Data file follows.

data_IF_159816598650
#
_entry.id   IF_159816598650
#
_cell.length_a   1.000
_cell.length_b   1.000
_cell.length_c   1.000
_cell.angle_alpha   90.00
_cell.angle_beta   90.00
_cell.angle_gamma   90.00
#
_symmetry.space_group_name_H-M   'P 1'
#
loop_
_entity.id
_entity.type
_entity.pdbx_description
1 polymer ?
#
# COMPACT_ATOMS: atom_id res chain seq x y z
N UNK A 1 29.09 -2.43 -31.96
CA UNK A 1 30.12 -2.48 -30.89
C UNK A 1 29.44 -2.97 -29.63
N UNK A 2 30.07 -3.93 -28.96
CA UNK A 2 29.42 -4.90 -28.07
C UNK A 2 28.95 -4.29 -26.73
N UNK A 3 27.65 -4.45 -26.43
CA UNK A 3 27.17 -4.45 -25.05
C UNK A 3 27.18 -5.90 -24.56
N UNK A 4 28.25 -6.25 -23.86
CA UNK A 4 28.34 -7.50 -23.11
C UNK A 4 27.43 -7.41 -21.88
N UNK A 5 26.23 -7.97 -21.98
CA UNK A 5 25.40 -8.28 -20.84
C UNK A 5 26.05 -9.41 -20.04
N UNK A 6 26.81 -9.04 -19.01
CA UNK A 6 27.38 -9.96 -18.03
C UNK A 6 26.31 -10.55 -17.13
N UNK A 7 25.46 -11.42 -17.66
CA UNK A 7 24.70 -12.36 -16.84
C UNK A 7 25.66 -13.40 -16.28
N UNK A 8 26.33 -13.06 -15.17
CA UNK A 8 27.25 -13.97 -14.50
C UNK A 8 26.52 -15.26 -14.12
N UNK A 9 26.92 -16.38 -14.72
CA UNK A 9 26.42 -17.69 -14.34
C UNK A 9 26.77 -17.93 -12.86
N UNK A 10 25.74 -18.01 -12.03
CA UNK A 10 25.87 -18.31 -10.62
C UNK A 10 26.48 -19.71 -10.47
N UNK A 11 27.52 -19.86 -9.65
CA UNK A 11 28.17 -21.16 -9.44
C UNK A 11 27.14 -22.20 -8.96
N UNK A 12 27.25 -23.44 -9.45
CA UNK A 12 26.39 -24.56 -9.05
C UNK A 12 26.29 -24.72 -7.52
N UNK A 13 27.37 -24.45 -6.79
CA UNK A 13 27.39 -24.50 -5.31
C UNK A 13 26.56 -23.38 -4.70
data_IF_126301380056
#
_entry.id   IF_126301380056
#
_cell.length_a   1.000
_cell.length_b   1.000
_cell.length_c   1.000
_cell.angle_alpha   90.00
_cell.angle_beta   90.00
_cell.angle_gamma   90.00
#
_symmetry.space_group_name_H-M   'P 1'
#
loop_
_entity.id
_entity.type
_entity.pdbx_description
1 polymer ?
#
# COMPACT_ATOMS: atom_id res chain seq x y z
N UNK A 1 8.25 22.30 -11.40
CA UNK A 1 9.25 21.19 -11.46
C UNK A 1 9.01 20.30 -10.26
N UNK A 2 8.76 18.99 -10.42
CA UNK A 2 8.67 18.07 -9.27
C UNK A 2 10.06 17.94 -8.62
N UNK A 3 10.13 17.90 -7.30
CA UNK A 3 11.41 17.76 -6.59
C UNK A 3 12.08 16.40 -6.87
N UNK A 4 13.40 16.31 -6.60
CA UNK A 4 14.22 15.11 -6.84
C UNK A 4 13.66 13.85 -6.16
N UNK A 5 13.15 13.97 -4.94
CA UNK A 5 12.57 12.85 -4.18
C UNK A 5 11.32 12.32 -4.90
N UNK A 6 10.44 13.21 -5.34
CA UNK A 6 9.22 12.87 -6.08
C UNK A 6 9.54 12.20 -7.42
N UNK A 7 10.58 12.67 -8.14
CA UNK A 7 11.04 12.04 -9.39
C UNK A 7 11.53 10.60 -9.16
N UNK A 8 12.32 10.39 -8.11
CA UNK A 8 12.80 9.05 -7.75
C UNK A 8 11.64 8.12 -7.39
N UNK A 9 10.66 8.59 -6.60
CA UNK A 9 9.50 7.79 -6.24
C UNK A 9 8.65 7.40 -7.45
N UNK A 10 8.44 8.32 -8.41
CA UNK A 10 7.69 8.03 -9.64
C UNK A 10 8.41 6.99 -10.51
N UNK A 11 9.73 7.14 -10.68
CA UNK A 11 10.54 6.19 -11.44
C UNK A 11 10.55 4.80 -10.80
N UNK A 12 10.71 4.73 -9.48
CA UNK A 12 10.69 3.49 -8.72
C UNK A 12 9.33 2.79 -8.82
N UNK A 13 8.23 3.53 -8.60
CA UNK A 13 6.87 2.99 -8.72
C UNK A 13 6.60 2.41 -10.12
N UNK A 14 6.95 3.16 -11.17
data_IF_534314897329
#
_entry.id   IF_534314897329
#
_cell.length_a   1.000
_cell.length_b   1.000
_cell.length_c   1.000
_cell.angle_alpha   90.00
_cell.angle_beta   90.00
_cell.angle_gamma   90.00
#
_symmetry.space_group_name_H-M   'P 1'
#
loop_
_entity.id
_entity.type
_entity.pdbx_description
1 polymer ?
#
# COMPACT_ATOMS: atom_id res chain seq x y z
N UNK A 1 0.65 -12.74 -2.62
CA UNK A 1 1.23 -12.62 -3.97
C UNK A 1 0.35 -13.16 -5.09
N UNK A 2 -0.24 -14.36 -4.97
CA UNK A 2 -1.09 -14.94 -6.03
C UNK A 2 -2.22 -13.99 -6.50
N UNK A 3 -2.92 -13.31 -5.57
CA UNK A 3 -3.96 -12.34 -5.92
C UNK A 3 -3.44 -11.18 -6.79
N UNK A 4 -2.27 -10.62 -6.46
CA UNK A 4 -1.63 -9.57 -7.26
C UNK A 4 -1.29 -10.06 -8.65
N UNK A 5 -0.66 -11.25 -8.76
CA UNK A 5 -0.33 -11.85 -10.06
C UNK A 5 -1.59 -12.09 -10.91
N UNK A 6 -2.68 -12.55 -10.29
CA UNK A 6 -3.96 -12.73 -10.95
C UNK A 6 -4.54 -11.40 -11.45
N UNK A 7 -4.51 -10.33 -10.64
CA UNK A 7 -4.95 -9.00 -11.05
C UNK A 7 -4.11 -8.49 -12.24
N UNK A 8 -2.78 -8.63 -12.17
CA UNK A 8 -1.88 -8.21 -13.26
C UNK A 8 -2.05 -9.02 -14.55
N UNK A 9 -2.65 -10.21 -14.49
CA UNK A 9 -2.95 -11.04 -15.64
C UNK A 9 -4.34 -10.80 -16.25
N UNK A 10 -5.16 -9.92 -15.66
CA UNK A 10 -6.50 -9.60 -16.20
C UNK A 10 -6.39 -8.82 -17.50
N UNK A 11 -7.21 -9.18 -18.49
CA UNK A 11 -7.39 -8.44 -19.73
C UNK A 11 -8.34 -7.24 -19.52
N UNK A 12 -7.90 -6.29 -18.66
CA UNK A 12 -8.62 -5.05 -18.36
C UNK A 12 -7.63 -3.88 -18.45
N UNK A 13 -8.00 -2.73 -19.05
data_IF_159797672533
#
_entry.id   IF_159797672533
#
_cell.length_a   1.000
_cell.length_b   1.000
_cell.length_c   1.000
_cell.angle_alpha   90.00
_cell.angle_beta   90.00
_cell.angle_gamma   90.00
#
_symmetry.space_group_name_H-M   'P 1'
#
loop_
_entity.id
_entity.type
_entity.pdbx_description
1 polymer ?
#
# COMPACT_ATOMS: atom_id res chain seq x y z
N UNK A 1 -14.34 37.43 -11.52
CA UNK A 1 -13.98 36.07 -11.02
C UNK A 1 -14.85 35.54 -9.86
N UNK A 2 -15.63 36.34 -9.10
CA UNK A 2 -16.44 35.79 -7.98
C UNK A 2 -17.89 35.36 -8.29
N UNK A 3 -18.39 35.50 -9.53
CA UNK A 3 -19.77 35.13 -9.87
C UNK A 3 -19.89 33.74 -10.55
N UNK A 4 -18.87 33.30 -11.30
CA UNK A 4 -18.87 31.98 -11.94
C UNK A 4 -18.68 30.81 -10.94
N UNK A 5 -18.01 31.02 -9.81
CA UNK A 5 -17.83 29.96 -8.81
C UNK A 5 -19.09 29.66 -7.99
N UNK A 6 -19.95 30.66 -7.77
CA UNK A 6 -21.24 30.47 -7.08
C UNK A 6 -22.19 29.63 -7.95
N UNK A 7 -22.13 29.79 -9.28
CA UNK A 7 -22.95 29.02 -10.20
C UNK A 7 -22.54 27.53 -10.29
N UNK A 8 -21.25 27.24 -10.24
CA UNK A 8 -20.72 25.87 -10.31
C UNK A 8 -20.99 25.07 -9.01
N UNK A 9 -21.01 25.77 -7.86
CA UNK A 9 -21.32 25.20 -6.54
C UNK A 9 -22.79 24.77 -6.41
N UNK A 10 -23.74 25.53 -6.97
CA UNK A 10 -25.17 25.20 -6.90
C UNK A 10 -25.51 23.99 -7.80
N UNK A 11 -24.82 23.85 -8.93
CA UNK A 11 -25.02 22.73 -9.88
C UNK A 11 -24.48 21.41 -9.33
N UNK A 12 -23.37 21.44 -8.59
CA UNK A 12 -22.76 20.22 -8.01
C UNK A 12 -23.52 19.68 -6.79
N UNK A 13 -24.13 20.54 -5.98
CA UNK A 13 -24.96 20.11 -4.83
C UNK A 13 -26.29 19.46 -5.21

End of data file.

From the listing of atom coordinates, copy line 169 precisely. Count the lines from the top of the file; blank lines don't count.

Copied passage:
C UNK A 10 -6.39 -8.82 -17.50